Scientists Created A Molecule That Can Stop You From Feeling Pain And Also Itchiness
Allergy sufferers of the world, rejoice.
Pain in general is terrible, but there’s a special kind of hell involved when things get both painful and itchy simultaneously. Researchers at Duke University have been working hard to stop your painful itches in their tracks, and may have developed a molecule that can stop your brain from receiving that exact type of message.
First, let’s talk a bit about how pain works. Your brain is made up of a bunch of neurons, and these neurons have voltage-sensitive sodium channels which control the flow of sodium ions through the brain. One channel, the Nav1.7 subtype, is responsible for sensing pain – it opens and lets the sodium ions through when something ouchy happens to you. Interestingly, science has noticed that mutations in Nav1.7 can stop you from feeling pain, but don’t mess up anything else (it doesn’t, for example, make you entirely numb or super-sensitive).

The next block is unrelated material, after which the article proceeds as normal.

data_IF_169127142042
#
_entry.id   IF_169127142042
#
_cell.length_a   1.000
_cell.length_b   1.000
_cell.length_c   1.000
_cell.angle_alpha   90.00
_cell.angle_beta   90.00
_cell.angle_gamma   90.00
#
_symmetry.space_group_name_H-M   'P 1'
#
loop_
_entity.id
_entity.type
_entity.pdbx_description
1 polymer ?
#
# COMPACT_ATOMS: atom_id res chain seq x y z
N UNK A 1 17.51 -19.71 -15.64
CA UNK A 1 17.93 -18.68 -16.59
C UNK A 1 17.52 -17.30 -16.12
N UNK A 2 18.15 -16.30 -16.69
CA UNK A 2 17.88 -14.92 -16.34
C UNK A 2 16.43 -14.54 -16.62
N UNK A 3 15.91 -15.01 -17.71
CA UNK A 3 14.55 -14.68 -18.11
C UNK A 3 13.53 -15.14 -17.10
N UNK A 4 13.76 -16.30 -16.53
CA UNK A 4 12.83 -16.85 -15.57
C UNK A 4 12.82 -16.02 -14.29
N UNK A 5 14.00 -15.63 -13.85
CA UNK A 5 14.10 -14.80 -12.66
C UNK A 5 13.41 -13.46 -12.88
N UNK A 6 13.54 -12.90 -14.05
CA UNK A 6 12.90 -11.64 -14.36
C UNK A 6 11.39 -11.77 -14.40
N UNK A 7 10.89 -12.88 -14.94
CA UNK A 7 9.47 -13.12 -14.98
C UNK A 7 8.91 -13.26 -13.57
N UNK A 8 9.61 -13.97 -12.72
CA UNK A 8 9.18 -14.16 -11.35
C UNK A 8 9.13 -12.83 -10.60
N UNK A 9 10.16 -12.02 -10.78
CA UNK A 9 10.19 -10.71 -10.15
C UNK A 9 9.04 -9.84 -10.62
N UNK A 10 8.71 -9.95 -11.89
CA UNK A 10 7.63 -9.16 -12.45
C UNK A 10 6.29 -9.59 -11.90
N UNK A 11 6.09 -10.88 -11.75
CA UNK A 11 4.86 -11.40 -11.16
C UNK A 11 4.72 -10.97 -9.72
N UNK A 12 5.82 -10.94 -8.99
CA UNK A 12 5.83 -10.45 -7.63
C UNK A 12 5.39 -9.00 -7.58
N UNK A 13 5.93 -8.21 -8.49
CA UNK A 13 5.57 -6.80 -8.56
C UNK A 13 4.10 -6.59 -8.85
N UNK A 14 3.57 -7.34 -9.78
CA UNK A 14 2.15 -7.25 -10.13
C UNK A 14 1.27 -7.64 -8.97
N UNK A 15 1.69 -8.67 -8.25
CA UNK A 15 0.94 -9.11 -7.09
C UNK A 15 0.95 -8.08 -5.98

So the researchers at Duke thought that targeting the Nav1.7 sodium channel might be the best way to stop the brain from receiving “pain” messages without doing wacky things to the rest of your body. Thus, they developed an antibody that interferes with Nav1.7 channel function – the antibody closes the channel, stopping the mice in their study from feeling the sensations of pain (and also itching, which people didn’t even know had anything to do with Nav1.7 until this very study).
The coolest thing about this antibody is that, unlike other pain meds, the Nav1.7 blocker didn’t make the mice physically dependent on it, nor did the mice build up a tolerance for it over time. The Duke team thinks they might be able to use this antibody to start treating people who suffer from allergic contact dermatitis, which means I might finally be able to get a cat. Hooray!